Hans Krasa was born in Prag on november 30th 1899. His father was a Czech lawyer, his mother brought up her children, Hans, who was entered in the register of births as Johann, and another four children, in her native tongue - German, and stimulated their interest in music. Hans began playing the piano at the Theresa Walerstein's school.
Krasa made his first attempts at composing music also in his childhood, writing in the style of Haydn and Mozart. At the age of 11 he had his orchestral composition publicly performed by a spa orchestra in Salzburg. Three years later his string quartet was played at St. Moritz. These minor compositions however have been lost.
He finished his studies at the secondary school and was engaged in studying music. His teacher was Alexander Zemlinsky, professor newly established Deutsche Akademie fur Music und Darstellende Kunst.
In adolescence Krasa absorbed much of Prague's cultural ambience and life, dominated to a certain extent by the Mahler cult.
Hans Krasa s debut were Four Orchestral Songs, settings of Morgenstern s Songs from the Gallows, a composition which Zemlinsky included in the programme of a Philharmonic Concert in May 1921. Music critics lavished praise on the piece, appreciating especially Krasa's sense for the grotesque in the music.
Two years later Hans Krasa visited Paris, where - within the framework of a concert cycle of international contemporary music, conducted by Walter Straram in the Theatre des Champ-Elysees - part of Krasa's Symphony for Small Orchestra was performed. Equally encouraging was the premiere of his String Quartet, played shortly afterwards at a party in the musical salon La revue musicale.
Three years later this symphony represented Czechoslovakia at a Festival in Zurich and the Czech Philharmonic performed it in a concert in Prague in 1927.
During that year Krasa worked for the Kroll Opera Company in Berlin for a short time but Prague seemed to be his strongest support and attraction. He was a repetiteur in the New German Theatre in Prague, associating himself with the Ger- man intellectuals grouped around the Prager Tagblatt newspa- per and with Czech artists, painters in particular. They all shared a humanistic attitude to art, all rejected chauvinism and all were noted for their positive approach to the nation in whose country they lived and regarded as their homeland.
In the late twenties Krasa created the first great works for voices with orchestra. Two years /1928 - 1930/ he composed opera based on Dostojevski s story Uncle s Dream and entitled Verlobung im Traum (Engagement in a Dream) and in 1931 he finished cantata Die Erde ist des Herren. Premiere of cantata was in 1932 in Neues deutsches Theater, premiere of the opera was at Maifestspiele 1933 in the same theatre. This work was awarded by Czechoslovak state prize.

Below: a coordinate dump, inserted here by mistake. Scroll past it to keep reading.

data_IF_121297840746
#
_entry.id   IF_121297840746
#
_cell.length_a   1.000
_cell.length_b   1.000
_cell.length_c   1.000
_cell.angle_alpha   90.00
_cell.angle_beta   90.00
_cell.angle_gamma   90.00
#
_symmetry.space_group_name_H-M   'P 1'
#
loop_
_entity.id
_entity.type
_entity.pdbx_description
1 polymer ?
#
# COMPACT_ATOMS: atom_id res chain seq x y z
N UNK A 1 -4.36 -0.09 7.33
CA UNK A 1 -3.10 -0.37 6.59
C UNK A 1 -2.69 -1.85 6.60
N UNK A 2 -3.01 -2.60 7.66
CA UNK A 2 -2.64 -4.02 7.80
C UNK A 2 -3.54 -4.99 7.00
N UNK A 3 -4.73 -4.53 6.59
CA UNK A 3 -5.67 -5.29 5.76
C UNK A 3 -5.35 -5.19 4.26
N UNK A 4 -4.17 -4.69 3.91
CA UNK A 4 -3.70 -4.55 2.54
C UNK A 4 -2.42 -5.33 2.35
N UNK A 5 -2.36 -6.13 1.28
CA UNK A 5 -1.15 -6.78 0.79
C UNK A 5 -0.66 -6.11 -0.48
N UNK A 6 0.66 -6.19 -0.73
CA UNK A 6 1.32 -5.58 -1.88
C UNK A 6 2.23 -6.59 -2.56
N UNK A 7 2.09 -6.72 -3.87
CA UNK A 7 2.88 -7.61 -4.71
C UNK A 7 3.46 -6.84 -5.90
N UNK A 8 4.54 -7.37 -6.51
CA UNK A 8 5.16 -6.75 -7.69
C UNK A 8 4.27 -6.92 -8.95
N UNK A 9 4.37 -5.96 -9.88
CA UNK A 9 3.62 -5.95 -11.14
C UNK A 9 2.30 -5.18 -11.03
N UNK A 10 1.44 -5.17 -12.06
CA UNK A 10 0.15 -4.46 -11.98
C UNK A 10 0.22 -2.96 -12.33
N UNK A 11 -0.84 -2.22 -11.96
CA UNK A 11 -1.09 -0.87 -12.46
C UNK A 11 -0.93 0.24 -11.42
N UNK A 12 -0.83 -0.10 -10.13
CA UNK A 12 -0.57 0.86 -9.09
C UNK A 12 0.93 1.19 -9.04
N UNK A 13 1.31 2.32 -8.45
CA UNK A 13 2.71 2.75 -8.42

Krasa promoted his artistic collaboration and contacts with the Czech avant-garde at that time. He was a close friend of the painters Sychra, Pelc, and Hoffmeister, for whose contemporary comedy, called Youth at Play, Krasa composed the stage music /1935/. His Song of Anne was heard often in Prague both in its Czech and German versions, since Friedrich Torberg soon translated the play into German and it was performed at the Kleine Buhne theatre under the title Anna sagt nein.
The Manes Hall in Prague hosted the premiere of Krasa's Chamber Music for Harpsichord and Seven Instruments, played together with new works by Isa Krejci, Jezek and Martinu.
After the German occupation of Bohemia and Moravia, when Prague had a population of 900,000, including 50,000 Germans, Krasa was a member of the antifascist artists associated with Prague's Jewish orphanage.
Rehearsals of Krasa s Brundibar, an opera for children written to a text by Adolf Hoffmeister, started there in July 1941. Brundibar was probably the Iast composition Krasa finished before the Nazis arrested him. He had no time to set this classical anti-war fable, based on Aristophanes's Lysistrata, to music. On August lOth 1942 Johann Krasa, then a mere number, 21855, was interned in the Theresienstadt ghetto, where - according to Karel Ancerl - "nothing corresponded to a normal human regime. The entire organization was aimed at gratifying hatred and the urge to kill".
Surrounded by such untold suffering, Krasa found the on ly relief in music. He used a piano score to write a new instru- mentation of the opera, which had as many as 55 performances in Theresienstadt.
The success scored by the opera, as well as the composer s own philosophy of life, stimulated him to further work. In the midst of ominpresent death Krasa wrote his string trios Tanz and JaJa and Overture for small Orchestra. It was until in Terezin that his string quartet Theme and Variations was for the first time performed.
Passacaglia and Fugue, Three Songs for Soprano, Clarinet, Viola and Violoncello to verse by Rimbaud in Nezval s translation were being frequently performed in the ghetto too. Up till now nobody can be sure whether all the compositions by Hans Krasa will ever be known.
On the night of October l6th 1944 Hans Krasa, composer of the opera Brundibar, the source of short-lived pleasure for Theresienstadt children, was herded into a railway wagon coursed onto Osvetim and taken away.
Krasa s artistic style proceeds from impressionism and the influenre of Mahle' s music. The composer was greatly affected by the new compositional trends and aesthetic views of the 20th century. Characteristic features of his music are its comic and grotesque dimensions, qualities which permeate Krasa s very first works. In his later career his music displayed uniquely treated neoclassical elements, particularly in the integration "of the old with the new, the serious with the banal, the sober with the sentimental", as the music critic Pala noted after a performance of Krasa's Chamber Music in Prague's Manes Hall.